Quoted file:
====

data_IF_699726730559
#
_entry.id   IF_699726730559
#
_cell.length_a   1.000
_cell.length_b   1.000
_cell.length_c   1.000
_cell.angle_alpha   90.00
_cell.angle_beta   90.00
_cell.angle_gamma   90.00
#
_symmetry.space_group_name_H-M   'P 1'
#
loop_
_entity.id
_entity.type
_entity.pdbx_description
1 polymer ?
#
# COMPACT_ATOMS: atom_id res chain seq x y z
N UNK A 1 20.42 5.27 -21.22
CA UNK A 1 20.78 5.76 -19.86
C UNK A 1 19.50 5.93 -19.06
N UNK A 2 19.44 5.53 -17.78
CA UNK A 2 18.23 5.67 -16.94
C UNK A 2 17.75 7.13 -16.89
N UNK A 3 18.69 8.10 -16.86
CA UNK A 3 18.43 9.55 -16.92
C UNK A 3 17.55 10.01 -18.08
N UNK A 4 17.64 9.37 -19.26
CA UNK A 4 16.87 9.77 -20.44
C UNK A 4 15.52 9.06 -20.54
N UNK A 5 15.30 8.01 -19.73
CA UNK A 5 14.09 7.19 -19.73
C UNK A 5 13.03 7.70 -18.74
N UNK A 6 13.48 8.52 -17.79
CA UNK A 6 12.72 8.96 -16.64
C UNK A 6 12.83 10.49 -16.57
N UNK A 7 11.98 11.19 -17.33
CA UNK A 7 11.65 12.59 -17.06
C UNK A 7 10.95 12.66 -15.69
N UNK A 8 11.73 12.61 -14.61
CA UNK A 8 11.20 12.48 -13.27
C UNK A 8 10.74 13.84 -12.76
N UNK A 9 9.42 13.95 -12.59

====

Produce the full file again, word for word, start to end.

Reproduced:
data_IF_699726730559
#
_entry.id   IF_699726730559
#
_cell.length_a   1.000
_cell.length_b   1.000
_cell.length_c   1.000
_cell.angle_alpha   90.00
_cell.angle_beta   90.00
_cell.angle_gamma   90.00
#
_symmetry.space_group_name_H-M   'P 1'
#
loop_
_entity.id
_entity.type
_entity.pdbx_description
1 polymer ?
#
# COMPACT_ATOMS: atom_id res chain seq x y z
N UNK A 1 20.42 5.27 -21.22
CA UNK A 1 20.78 5.76 -19.86
C UNK A 1 19.50 5.93 -19.06
N UNK A 2 19.44 5.53 -17.78
CA UNK A 2 18.23 5.67 -16.94
C UNK A 2 17.75 7.13 -16.89
N UNK A 3 18.69 8.10 -16.86
CA UNK A 3 18.43 9.55 -16.92
C UNK A 3 17.55 10.01 -18.08
N UNK A 4 17.64 9.37 -19.26
CA UNK A 4 16.87 9.77 -20.44
C UNK A 4 15.52 9.06 -20.54
N UNK A 5 15.30 8.01 -19.73
CA UNK A 5 14.09 7.19 -19.73
C UNK A 5 13.03 7.70 -18.74
N UNK A 6 13.48 8.52 -17.79
CA UNK A 6 12.72 8.96 -16.64
C UNK A 6 12.83 10.49 -16.57
N UNK A 7 11.98 11.19 -17.33
CA UNK A 7 11.65 12.59 -17.06
C UNK A 7 10.95 12.66 -15.69
N UNK A 8 11.73 12.61 -14.61
CA UNK A 8 11.20 12.48 -13.27
C UNK A 8 10.74 13.84 -12.76
N UNK A 9 9.42 13.95 -12.59